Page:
Participants included 8,635,758 Medicare patients admitted from 2015 to 2019 for various surgeries not involving the heart (non-cardiac surgery). Out of this number of patients, 16.4% of patients had A-Fib at the time of their surgery.

For patients with Atrial Fibrillation, any surgery is riskier than for patients without A-Fib.

Focus of the Study: Did post-surgery adverse events differ for A-Fib patients compared to the other participants?

Findings: The study found that pre-existing A-Fib is independently associated with postoperative adverse outcomes after surgery. These include increased risk of stroke, heart failure and other heart-related complications.

Editor's CommentsEditor’s Comments

Established Protocols: There are well established and known protocols to prevent, diminish or neutralize A-Fib when undergoing noncardiac surgery. The researchers, Waterford and Ad, state that preoperative oral amiodarone is the single most powerful intervention to dramatically reduce rates of POAF.
They recommend 400 mg oral amiodarone per day for 3 days prior to surgery, followed by 200 mg per day for 10 days through and following the operation regardless of whether or not POAF developed. It’s recommended that a patient be on a beta-blocker or a statin whenever possible.
Ideally, Become A-Fib Free Before the Surgery: If you have A-Fib and have to undergo non-cardiac surgery, try to become A-Fib free before the surgery. (This is even more important if undergoing cardiac surgery such as bypass).
Medication Adjustment: Even if you can’t have a catheter ablation, your EP can often adjust your meds so that you are A-Fib free at the time of the noncardiac surgery.
Proper Pre-Op Treatment: If it isn’t possible to be A-Fib free before the your surgery, make sure your surgeon knows about and uses protocols to prevent and diminish the effects of A-Fib on non-cardiac surgery. See Having Surgery? Post-Operative A-Fib & Protocols to Prevent it.
Be Insistent! Be Assertive! Be aware that many surgeons (and their staff) don’t know about or use these protocols.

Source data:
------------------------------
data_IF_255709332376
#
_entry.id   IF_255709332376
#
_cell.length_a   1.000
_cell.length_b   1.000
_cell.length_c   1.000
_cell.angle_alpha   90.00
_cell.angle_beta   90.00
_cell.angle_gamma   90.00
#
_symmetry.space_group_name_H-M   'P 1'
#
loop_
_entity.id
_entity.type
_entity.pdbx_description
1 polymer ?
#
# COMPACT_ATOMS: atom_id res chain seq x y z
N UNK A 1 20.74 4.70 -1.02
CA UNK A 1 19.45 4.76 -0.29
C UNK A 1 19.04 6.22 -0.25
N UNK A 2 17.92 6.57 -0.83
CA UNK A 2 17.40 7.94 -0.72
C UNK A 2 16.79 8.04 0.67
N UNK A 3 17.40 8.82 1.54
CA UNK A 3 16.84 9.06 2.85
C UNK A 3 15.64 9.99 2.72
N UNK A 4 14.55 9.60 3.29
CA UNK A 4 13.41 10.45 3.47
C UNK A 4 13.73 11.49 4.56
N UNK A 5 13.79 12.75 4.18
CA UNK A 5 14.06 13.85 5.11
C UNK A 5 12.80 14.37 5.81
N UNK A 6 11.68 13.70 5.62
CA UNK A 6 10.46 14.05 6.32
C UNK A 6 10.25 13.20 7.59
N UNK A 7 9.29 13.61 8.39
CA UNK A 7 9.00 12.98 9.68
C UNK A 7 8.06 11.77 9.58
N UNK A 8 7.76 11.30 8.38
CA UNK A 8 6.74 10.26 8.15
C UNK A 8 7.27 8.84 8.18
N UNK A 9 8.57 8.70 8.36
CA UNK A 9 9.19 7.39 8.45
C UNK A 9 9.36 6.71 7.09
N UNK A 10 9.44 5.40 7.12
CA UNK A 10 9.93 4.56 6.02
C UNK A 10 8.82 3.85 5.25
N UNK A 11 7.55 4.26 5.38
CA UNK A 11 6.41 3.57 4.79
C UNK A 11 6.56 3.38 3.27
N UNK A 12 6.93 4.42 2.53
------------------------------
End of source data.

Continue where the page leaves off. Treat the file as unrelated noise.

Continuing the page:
If you’re told by the surgeon’s office staff to “Don’t worry about that.” or “The surgeon is very experienced,” don’t settle for platitudes.
You may have to be very assertive with your surgeon to make sure they understand your concerns and treat you properly before the surgery.

It’s Okay to Fire Your Surgeon: If your surgeon won’t work with you, there are many surgeons who will. It’s okay to fire your surgeon, and find another one who will address these concerns.

• Prasadam S. et al. Preoperative Atrial Fibrillation and Cardiovascular Outcomes After Noncardiac Surgery. JACC Journals, Vol. 79 No. 25.

• Waterford and Ad. 7 Pillars of Postoperative Atrial Prevention. Innovations: Technology and Techniques in Cardiothoracic and Vascular Surgery. Editorial. November 25, 2021. doi: 10.1177/15569845211043485.

Research: Use of Illicit Drugs and Risk of Developing A-Fib

We are living in a time when law makers are considering more lenient laws on the use of illegal drugs. One unexpected effect of this shift may lead to more people developing Atrial Fibrillation.

Observational Research

This observational study used databases of the California Office of Statewide Health Planning and Development. The study included all adults in California from 2005 to 2015 who were A-Fib free at the time and received care in an emergency room department, same-day surgery unit, or hospital.

In this large, long-term study over 23 million patients were included. Of this study population 98,000+ used methamphetamine, 48,000+ used cocaine, 10,000+ used opiates, and 13,200+ used cannabis.

The researchers analyzed associations between the use of each substance and a new diagnosis of atrial fibrillation.

Risk Findings

Researchers found use of illicit drugs (methamphetamines, cocaine, opiates, and cannabis) was associated with a higher risk of developing atrial fibrillation compared with other known risk factors.

Of the total study population, over 998,000 patients (4.2%) developed Atrial Fibrillation during the 11-year study.

By Drug: Methamphetamine use nearly doubled the risk of developing A-Fib (86% increased risk). The corresponding increased risk for opiates, cocaine, and cannabis were 74%, 61%, and 35%, respectively.

By Multiple Drug Use: The researchers also investigated the impact of the number of drugs and frequency of use. Participants using two or more illicit drugs were 63% more likely to develop A-Fib than single drug users. The risks were basically the same for habitual versus occasional users.

Researchers Conclusion

Users of illicit drugs were at substantially greater risks of atrial fibrillation compared to non-users.

“This was the first large, long-term study examining the relationship between methamphetamines, cocaine, opiates, cannabis and atrial fibrillation,” said study author Professor Gregory Marcus of the University of California, San Francisco, U.S.